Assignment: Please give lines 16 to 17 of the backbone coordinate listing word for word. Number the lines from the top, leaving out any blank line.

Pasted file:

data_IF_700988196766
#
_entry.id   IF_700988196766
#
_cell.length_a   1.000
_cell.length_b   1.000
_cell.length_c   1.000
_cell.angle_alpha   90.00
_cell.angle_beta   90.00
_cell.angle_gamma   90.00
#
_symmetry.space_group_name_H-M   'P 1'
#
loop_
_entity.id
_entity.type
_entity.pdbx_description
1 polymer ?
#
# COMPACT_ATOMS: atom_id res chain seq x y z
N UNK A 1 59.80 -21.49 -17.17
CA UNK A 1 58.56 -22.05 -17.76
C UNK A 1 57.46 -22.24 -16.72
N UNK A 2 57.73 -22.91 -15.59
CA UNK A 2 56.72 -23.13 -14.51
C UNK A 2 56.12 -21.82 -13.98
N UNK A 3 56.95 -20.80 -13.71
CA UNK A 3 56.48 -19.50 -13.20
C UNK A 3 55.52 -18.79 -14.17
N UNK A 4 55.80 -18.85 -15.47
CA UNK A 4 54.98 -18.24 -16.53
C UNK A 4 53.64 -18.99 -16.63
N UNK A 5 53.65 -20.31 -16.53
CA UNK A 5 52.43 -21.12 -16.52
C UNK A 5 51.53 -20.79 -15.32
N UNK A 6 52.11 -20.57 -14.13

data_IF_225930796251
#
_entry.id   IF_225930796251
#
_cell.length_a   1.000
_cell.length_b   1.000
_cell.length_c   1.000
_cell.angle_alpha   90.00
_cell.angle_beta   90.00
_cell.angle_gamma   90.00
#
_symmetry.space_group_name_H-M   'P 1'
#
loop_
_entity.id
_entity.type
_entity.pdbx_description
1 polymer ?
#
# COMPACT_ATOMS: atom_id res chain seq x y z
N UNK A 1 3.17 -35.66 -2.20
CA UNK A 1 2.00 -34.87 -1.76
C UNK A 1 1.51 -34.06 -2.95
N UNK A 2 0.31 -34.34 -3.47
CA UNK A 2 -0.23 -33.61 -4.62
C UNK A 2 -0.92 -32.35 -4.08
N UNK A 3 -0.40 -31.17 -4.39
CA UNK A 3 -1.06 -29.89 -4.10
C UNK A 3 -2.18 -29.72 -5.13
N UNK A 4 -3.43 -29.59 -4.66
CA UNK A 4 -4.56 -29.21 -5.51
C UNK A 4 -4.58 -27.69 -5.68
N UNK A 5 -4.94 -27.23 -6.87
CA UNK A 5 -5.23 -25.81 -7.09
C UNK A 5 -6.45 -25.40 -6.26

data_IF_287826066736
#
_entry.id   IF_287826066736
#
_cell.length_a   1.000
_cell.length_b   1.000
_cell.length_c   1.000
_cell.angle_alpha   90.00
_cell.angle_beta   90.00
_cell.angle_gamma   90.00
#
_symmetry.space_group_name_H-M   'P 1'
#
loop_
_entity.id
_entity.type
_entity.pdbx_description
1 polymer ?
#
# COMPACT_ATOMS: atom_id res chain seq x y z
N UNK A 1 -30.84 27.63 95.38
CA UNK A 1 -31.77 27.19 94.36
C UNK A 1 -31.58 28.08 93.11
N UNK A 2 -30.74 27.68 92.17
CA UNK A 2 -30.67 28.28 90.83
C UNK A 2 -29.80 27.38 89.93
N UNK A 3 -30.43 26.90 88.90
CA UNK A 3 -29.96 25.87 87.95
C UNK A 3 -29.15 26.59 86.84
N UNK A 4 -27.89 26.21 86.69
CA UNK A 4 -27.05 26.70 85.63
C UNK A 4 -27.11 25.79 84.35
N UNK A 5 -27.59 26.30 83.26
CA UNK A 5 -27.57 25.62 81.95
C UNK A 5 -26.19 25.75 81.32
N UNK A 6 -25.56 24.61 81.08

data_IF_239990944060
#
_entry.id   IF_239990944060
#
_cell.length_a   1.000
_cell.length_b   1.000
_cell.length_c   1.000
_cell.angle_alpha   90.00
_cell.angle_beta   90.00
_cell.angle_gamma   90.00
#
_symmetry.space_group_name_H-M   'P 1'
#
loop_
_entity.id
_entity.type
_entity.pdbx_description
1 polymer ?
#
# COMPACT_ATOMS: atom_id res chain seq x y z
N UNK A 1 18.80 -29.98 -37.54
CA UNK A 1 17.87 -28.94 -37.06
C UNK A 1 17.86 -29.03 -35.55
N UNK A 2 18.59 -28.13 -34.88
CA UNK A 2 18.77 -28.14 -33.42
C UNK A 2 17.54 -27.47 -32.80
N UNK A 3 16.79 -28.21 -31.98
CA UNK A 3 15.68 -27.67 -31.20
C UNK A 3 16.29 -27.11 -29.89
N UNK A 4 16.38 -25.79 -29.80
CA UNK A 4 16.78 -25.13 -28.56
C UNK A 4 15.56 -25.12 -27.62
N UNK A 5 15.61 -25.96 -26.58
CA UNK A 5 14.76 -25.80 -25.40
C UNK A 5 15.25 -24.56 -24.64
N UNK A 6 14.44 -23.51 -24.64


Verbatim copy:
_entity.type
_entity.pdbx_description